|Publication number||US3062823 A|
|Publication date||Nov 6, 1962|
|Filing date||Apr 27, 1959|
|Priority date||Apr 27, 1959|
|Publication number||US 3062823 A, US 3062823A, US-A-3062823, US3062823 A, US3062823A|
|Inventors||Brotherton Robert J, Mccloskey Allen L, Petterson Lowell L|
|Original Assignee||United States Borax Chem|
|Export Citation||BiBTeX, EndNote, RefMan|
|Non-Patent Citations (1), Referenced by (4), Classifications (8)|
|External Links: USPTO, USPTO Assignment, Espacenet|
United States Patent Ofitice 3,062,823 Patented Nov. 6, 1962,
3,062,823 METHOD FOR MAKING ORGANOBORON COMPOUNDS Allen L. McCloskey, Orange, Robert J. Brotherton, Fullerton, and Lowell L. Petterson, Whittier, Calif., assignors to United States Borax & Chemical Corporation, Los Angeles, Calif., a corporation of Nevada No Drawing. Filed Apr. 27, 1959, Ser. No. 808,907 11 Claims. (Cl. 260289) This invention relates as indicated to the preparation of organoboron compounds and has more particular reference to the production of organoboron compounds having boron-boron bonds.
The syntheses of organic compounds having boronboron bonds have in the past been costly, slow and particularly have resulted in low yields and in questionable end products.
It is therefore the principal object of this invention to provide a new method for producing boron-boron systems.
A further object is to provide a method for producing diboron materials which is economical, efiicient and results in high yields.
A still further object is to provide a method for making tetraalkoxydiborons, tetraaryloxydiborons and polymers from such materials.
Other objects will appear as the description proceeds.
To the accomplishment of the foregoing and related ends, the invention then comprises the feature hereinafter fully described and pointed out in the claims, the following description setting forth in detail certain illustrative embodiments of the invention, these being indica- .tive, however, of but a few of the ways in which the principle of the invention may be employed.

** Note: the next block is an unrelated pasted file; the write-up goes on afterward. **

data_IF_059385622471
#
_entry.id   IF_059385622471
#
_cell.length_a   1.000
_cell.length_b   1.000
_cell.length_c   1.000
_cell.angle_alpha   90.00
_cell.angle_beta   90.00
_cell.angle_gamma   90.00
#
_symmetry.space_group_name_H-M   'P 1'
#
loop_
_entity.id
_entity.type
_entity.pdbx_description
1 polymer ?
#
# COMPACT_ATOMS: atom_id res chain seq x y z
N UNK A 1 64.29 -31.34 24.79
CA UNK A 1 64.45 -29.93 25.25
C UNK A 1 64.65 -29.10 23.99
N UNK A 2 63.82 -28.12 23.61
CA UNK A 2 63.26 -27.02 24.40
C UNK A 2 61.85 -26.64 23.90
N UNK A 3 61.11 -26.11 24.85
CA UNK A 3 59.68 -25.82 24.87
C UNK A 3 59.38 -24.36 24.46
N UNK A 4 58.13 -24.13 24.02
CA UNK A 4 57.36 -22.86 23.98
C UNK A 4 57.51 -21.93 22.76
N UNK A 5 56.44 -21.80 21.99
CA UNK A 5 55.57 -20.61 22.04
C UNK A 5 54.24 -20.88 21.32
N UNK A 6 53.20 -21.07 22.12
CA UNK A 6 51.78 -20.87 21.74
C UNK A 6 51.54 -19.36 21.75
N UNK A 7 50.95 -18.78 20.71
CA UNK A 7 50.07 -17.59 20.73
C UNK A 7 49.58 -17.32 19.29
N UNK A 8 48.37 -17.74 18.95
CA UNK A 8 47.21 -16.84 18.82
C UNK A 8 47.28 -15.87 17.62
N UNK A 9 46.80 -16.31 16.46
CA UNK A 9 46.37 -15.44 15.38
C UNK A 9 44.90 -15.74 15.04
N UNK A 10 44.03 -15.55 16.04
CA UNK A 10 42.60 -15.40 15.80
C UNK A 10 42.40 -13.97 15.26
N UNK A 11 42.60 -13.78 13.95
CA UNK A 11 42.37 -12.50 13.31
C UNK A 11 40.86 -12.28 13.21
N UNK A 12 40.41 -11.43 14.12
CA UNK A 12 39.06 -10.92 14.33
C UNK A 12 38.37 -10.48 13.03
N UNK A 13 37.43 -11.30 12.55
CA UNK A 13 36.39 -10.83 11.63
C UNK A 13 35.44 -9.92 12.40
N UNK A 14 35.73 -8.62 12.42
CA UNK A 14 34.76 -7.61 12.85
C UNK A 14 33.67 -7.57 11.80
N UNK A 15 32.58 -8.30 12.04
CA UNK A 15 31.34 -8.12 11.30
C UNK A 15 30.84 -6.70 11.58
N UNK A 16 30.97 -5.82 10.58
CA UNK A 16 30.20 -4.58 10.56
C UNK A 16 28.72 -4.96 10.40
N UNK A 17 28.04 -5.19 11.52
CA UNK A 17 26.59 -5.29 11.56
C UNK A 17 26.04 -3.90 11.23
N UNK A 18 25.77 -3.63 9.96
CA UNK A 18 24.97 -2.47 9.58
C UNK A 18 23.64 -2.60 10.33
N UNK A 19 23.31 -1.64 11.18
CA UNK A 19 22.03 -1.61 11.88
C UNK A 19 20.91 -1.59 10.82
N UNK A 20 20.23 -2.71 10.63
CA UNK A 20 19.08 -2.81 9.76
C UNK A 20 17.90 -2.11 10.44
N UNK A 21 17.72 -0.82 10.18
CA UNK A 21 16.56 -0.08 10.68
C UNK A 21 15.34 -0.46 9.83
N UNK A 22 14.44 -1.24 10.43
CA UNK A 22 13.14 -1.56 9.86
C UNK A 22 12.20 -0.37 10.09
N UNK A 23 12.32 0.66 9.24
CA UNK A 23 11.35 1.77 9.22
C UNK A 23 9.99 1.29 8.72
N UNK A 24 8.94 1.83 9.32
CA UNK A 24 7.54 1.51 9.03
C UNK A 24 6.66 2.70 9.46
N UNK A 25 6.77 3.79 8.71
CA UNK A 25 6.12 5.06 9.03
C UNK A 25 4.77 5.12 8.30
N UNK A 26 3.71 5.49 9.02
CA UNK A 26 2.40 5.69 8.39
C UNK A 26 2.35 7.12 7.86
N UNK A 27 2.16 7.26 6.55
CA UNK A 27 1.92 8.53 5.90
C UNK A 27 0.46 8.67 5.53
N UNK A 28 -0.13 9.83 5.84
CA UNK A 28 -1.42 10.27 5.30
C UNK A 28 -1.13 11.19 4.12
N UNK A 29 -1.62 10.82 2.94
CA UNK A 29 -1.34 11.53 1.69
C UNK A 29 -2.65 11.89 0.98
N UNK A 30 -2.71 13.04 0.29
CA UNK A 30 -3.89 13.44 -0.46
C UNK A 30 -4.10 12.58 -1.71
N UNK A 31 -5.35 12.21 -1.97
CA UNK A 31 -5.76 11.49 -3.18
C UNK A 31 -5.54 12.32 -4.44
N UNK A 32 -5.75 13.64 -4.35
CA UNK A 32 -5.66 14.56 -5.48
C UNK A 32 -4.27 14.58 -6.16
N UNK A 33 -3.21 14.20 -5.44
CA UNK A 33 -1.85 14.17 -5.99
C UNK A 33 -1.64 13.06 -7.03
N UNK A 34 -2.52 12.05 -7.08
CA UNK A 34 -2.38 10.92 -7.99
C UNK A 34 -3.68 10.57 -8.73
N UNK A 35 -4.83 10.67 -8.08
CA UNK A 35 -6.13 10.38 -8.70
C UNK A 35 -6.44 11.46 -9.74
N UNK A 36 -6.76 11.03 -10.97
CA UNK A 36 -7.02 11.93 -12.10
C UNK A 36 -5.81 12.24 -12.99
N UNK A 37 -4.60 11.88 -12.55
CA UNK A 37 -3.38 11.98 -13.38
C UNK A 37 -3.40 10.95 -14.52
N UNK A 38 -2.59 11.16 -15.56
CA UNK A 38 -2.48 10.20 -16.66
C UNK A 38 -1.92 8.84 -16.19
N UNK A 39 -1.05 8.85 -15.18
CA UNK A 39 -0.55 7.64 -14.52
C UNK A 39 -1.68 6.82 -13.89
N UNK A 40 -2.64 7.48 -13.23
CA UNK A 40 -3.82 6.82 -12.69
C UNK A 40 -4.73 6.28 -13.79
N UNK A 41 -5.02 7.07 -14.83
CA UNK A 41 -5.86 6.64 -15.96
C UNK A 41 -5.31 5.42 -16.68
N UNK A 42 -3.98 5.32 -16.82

Broadly stated, the present invention comprises the method of producing compounds having boron-boron bonds according to the general reaction B (NR +4ROH+B (OR) +4R NH wherein B (NR is a material selected from the class consisting of tetraalkylaminodiborons and tetraarylaminodiborons derived from primary and secondary amines, ROH is a material selected from the class consisting of alcohols, phenols and S-hydroxyquinoline and said reactants are present in substantially stoichiometric amounts.
Referring to the tetraalkylaminodiborons and tetraarylaminodiborons in the above broadly stated paragraph, the amino groups can be derived .from primary and sec ondary aliphatic or aromatic amines. The following list is a partial enumeration of such materials which are applicable to this invention:
Tetra(methylamino) diboron Tetra(ethylamino)diboron Tetra(isopropylamino)diboron Tetra(n-hexylamino diboron Tetra( dimethylamino diboron Tetra(diethylamino) diboron Tetra (diisopropylamino) diboron Tetra di-n-hexylamino) dib oron Tetra anilino) diboron Tetra p-toluidino) dib oron Tetra( l-naphthylamino) diboron Tetra (diphenylamino) diboron In the preferred embodiment of our invention, because of cost and availability we use tetraalkylaminodiborons, the amino group of which is derived from secondary alkyl amines wherein the alkyl groups have from 1-6 carbon atoms.
As for the other reactant in the above broadly stated paragraph, this can be any primary, secondary or tertiary alcohol, phenol or 8-hydroxyquino1ine. It is to be undernet.
stood that phenol as used in the present invention is meant to include condensed ring phenols as well as mononuclear phenols. Thus the following list illustrates various compounds applicable to the present invention:
Alcohols- Methanol Ethanol n-Propyl alcohol Isopropyl alcohol n-Butyl alcohol Isobutyl alcohol sec-Butyl alcohol tert-Butyl alcohol All pentyl alcohols All hexyl alcohols All hep-tyl alcohols All octyl alcohols Phenols Phenol Cresols Xylenols Mesitol Catechol 0c Naphthol 8-hydroxyquinoline We have found that the yields obtained from the foregoing disclosed general reaction can be greatly increased, the reactions can be brought to completion in much shorter time, and the reactions can be conducted at substantially lower temperatures by the addition of an anhydrous hydrogen halide, such as HCl, HB or HF. We have found that the addition of one of the foregoing anhydrous hydrogen halides weakens the bond between boron and nitrogen and thus makes it easier for the hydroxyl radical to replace the amine radical. This reaction can be illustrated as follows: